New C.C. Lockwood book focuses on Louisiana’s Nature Conservancy sites _lowres

Near the Tchefuncte River in St. Tammany Parish, C.C. Lockwood snapped these young barred owls perched on a bald cypress tree branch.

CONTRIBUTED PHOTO BY LSU PRESS

A few weeks ago, while returning some pliers to the backyard shed, I saw on the shelf a small figure perfectly made in the image of an owl. It looked like one of those plastic predators some gardeners place on poles as a scarecrow to keep pest birds away.

I couldn’t recall owning such a dummy owl, so I drew closer for a better look. By now you might have guessed that the owl on my shelf wasn’t a fake creature but the real thing. Or so I learned when I was a foot from it, prompting my visitor to fly off to a dark corner of the room.

There’s nothing like an owl passing inches from your face to get your heart pumping more quickly. It’s an efficient way to raise blood circulation, though not one I would recommend.

Our encounter happened quickly, but as a mugging might print the face of the assailant firmly in memory, so I was able to identify my house guest during our momentary meeting. He was a barred owl, which my Peterson bird guide succinctly describes as a “large, gray-brown, puffy-headed woodland owl.”

They get their name from the barred pattern of their coloring — alternating streaks of brown and white across their chests, then up and down on their bellies. I assume my owl had entered the shed through a hole beneath the eaves, something I’ve been meaning to fix.

The Peterson guide notes that barred owls can be active before dark, which I’ve noticed in my years of spotting them around the yard. I’ve sometimes seen them at dusk, alighting on our swing set or fence, ready for the hunt.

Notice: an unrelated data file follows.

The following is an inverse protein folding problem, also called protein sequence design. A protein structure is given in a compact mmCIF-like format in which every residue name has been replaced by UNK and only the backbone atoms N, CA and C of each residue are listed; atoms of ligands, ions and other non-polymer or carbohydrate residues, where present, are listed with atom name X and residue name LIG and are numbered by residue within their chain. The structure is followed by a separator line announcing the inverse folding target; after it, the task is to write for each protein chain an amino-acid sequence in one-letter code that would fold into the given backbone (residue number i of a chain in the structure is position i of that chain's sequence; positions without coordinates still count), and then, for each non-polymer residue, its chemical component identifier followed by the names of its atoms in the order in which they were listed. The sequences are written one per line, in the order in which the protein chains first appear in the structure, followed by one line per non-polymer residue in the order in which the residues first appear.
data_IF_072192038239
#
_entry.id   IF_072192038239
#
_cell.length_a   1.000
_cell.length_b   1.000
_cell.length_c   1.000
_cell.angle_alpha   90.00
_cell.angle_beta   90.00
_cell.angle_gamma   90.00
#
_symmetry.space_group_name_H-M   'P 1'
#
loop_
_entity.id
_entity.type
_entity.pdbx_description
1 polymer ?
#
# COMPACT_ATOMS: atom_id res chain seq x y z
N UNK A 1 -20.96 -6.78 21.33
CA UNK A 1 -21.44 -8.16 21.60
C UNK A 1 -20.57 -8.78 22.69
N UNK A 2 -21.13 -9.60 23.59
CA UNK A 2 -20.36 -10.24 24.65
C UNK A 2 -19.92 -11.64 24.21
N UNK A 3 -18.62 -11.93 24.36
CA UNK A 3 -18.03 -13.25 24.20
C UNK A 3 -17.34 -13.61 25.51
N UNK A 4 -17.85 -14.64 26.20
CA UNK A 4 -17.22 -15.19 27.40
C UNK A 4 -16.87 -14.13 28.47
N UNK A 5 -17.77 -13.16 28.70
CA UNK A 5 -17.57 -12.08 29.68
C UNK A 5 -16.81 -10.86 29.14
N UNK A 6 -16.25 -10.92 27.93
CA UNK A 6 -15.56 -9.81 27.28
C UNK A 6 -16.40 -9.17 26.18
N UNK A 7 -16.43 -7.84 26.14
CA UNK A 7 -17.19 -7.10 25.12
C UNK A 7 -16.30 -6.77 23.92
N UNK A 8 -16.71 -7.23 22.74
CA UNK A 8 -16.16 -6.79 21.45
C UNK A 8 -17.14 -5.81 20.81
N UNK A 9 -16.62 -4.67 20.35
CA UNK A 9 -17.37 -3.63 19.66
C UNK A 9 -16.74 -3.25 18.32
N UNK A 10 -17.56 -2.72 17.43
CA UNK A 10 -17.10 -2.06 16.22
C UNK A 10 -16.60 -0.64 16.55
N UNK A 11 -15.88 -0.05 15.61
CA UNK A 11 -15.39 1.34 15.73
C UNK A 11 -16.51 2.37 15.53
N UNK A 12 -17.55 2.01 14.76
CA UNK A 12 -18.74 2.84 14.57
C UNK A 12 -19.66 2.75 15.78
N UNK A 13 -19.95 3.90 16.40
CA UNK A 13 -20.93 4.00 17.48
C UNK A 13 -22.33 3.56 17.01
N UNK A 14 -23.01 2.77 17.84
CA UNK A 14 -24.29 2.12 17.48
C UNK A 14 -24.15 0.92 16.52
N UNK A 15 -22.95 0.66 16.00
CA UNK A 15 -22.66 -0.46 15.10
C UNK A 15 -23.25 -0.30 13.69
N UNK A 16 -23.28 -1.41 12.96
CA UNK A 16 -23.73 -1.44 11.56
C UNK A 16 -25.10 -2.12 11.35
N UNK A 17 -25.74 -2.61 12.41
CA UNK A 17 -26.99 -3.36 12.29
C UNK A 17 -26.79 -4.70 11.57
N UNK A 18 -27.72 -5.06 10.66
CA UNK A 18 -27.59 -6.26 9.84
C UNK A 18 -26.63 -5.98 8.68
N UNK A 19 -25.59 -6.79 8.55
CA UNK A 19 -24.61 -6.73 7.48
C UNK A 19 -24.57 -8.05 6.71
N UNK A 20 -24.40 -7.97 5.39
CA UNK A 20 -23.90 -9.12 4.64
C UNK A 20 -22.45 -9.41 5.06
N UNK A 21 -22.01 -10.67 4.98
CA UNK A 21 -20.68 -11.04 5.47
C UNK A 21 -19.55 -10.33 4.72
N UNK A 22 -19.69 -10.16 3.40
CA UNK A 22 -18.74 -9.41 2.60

If you’ve ever met an owl up close, you might understand why I didn’t first grasp that it was a living thing. Owls have a great genius for remaining perfectly still, which is how they can go undetected by prey, a critical skill in catching supper. As my companion crossed the room, I was struck by the eerie silence of its flight. Their wings are insulated to glide soundlessly, another advantage in sneaking up on squirrels and mice.

Although barred owls live here year-round, I’ve always connected them with winter. That’s when the quiet outside makes it easier to hear them in backyard oaks — the faintly sinister “hoohoo-hoohoo” that speaks of dark deeds on frosty nights.

Brown and mostly quiet, the barred owl seems a fitting mascot for a season that, in this corner the world, is brown and mostly quiet, too. Our yard stays deep in leaves most of the winter, the landscape a canvas of earth tones almost never brightened by snow. With lawnmowers, air conditioners and bullfrogs in hibernation, the neighborhood decibel level drops.

But that’s changing. I mowed the lawn last week, fresh green pointing toward spring and brighter, noisier days. If anything else is lurking in the shed, I’ll probably be too busy to notice.


Follow Danny Heitman on Twitter, @Danny_Heitman.